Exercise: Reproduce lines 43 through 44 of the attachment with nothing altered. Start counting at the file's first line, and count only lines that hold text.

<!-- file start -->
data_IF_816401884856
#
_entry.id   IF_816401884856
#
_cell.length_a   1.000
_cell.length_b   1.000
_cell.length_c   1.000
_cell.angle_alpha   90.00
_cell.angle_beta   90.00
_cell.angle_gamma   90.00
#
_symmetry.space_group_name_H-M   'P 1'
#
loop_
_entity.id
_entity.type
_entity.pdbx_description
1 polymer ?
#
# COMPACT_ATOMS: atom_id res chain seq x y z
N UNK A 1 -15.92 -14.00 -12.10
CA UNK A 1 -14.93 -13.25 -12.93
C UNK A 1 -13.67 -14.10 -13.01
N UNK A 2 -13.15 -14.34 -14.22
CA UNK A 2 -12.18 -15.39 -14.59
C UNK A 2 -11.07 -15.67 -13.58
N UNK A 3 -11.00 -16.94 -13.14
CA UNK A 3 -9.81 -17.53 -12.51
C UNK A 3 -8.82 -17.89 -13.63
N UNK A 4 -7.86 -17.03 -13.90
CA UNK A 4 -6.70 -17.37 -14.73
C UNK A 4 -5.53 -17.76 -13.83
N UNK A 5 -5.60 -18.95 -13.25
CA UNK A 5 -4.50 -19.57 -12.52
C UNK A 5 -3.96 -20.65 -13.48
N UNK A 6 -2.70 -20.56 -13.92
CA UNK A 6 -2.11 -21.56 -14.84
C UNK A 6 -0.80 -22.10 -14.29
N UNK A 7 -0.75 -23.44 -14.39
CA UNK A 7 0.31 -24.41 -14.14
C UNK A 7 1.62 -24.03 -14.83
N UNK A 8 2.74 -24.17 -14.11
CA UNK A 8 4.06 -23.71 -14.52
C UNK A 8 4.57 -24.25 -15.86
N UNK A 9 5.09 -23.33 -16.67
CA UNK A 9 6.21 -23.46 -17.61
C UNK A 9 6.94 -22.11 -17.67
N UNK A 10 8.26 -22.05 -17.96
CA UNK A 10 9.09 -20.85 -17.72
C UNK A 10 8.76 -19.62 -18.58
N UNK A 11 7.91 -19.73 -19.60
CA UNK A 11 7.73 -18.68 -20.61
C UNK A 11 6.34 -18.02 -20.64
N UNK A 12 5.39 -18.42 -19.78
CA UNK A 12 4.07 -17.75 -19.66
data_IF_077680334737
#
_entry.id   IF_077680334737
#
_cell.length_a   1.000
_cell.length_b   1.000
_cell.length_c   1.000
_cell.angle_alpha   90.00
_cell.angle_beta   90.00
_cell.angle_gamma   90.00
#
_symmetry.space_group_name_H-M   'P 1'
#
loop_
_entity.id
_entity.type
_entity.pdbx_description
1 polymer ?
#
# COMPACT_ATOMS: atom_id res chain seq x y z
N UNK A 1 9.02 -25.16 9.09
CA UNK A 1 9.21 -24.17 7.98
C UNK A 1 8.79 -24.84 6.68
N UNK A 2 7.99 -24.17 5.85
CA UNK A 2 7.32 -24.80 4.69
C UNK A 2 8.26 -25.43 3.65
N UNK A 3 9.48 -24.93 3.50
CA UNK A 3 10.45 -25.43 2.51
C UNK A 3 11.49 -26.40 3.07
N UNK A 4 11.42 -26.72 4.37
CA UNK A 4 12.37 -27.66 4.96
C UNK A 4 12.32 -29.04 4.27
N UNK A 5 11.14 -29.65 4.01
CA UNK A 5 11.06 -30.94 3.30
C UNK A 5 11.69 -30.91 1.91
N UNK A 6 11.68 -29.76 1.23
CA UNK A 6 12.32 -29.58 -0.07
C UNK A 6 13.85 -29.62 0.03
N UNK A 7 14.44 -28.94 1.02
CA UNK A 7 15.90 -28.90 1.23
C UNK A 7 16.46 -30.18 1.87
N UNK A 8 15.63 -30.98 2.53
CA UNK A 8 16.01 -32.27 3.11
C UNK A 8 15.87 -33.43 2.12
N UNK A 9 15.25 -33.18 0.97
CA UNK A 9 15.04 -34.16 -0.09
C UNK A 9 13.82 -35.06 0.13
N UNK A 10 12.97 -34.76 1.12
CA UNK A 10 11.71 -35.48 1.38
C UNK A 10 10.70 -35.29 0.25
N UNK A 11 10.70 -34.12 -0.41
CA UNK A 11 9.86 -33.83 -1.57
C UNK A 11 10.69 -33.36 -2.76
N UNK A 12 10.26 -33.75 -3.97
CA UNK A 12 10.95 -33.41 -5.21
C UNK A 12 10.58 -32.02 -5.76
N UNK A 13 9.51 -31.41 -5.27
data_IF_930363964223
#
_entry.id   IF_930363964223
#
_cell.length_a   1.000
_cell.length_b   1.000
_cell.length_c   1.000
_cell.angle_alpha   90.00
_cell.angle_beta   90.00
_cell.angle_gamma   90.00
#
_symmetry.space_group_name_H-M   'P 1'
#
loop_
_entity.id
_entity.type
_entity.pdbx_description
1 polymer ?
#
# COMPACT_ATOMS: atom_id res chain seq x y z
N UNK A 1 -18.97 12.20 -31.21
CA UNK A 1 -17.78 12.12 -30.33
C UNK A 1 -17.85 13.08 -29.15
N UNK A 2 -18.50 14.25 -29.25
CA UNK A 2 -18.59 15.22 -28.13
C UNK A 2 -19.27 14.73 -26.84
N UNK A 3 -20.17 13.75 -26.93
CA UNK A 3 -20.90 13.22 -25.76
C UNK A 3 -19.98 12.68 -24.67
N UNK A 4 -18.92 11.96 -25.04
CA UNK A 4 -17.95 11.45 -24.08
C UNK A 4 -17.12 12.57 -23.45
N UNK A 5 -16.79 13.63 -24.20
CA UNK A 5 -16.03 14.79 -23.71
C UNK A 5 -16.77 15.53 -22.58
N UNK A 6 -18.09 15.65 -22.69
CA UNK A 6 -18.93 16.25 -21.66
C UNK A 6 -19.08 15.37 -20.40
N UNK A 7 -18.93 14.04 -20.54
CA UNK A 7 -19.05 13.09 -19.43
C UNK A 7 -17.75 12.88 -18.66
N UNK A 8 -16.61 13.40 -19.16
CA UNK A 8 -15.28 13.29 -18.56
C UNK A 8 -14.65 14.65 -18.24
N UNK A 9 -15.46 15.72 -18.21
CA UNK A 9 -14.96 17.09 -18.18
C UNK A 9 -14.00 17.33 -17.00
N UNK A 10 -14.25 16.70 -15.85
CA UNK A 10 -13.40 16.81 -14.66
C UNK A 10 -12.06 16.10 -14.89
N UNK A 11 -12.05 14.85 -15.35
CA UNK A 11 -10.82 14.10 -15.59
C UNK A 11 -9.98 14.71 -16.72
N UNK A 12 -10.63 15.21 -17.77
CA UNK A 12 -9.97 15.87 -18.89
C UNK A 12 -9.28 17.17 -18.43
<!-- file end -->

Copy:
CA UNK A 8 4.06 -23.71 -14.52
C UNK A 8 4.57 -24.25 -15.86